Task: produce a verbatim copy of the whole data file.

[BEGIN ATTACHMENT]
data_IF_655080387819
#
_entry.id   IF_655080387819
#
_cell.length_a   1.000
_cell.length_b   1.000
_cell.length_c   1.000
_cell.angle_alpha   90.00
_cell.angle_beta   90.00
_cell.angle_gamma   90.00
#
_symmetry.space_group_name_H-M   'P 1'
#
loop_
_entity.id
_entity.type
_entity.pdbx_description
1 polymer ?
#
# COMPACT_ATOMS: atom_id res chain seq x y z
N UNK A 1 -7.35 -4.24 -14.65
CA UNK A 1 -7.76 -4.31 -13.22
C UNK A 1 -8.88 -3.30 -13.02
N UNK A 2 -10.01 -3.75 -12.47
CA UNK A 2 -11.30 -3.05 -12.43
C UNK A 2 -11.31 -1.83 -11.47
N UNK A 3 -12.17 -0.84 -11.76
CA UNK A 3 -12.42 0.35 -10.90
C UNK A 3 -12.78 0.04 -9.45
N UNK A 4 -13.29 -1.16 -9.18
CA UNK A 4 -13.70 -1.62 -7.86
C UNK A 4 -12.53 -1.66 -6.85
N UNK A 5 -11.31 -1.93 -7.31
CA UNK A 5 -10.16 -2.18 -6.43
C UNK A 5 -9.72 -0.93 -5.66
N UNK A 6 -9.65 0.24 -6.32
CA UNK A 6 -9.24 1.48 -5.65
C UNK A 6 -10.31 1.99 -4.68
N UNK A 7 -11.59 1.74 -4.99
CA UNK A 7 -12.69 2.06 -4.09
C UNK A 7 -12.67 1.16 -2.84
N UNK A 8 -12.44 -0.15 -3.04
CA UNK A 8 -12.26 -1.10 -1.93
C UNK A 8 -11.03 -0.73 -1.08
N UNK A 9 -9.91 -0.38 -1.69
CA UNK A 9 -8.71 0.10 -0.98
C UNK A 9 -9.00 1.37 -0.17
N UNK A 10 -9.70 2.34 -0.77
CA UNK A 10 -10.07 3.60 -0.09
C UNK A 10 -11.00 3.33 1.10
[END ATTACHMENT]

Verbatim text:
data_IF_655080387819
#
_entry.id   IF_655080387819
#
_cell.length_a   1.000
_cell.length_b   1.000
_cell.length_c   1.000
_cell.angle_alpha   90.00
_cell.angle_beta   90.00
_cell.angle_gamma   90.00
#
_symmetry.space_group_name_H-M   'P 1'
#
loop_
_entity.id
_entity.type
_entity.pdbx_description
1 polymer ?
#
# COMPACT_ATOMS: atom_id res chain seq x y z
N UNK A 1 -7.35 -4.24 -14.65
CA UNK A 1 -7.76 -4.31 -13.22
C UNK A 1 -8.88 -3.30 -13.02
N UNK A 2 -10.01 -3.75 -12.47
CA UNK A 2 -11.30 -3.05 -12.43
C UNK A 2 -11.31 -1.83 -11.47
N UNK A 3 -12.17 -0.84 -11.76
CA UNK A 3 -12.42 0.35 -10.90
C UNK A 3 -12.78 0.04 -9.45
N UNK A 4 -13.29 -1.16 -9.18
CA UNK A 4 -13.70 -1.62 -7.86
C UNK A 4 -12.53 -1.66 -6.85
N UNK A 5 -11.31 -1.93 -7.31
CA UNK A 5 -10.16 -2.18 -6.43
C UNK A 5 -9.72 -0.93 -5.66
N UNK A 6 -9.65 0.24 -6.32
CA UNK A 6 -9.24 1.48 -5.65
C UNK A 6 -10.31 1.99 -4.68
N UNK A 7 -11.59 1.74 -4.99
CA UNK A 7 -12.69 2.06 -4.09
C UNK A 7 -12.67 1.16 -2.84
N UNK A 8 -12.44 -0.15 -3.04
CA UNK A 8 -12.26 -1.10 -1.93
C UNK A 8 -11.03 -0.73 -1.08
N UNK A 9 -9.91 -0.38 -1.69
CA UNK A 9 -8.71 0.10 -0.98
C UNK A 9 -9.00 1.37 -0.17
N UNK A 10 -9.70 2.34 -0.77
CA UNK A 10 -10.07 3.60 -0.09
C UNK A 10 -11.00 3.33 1.10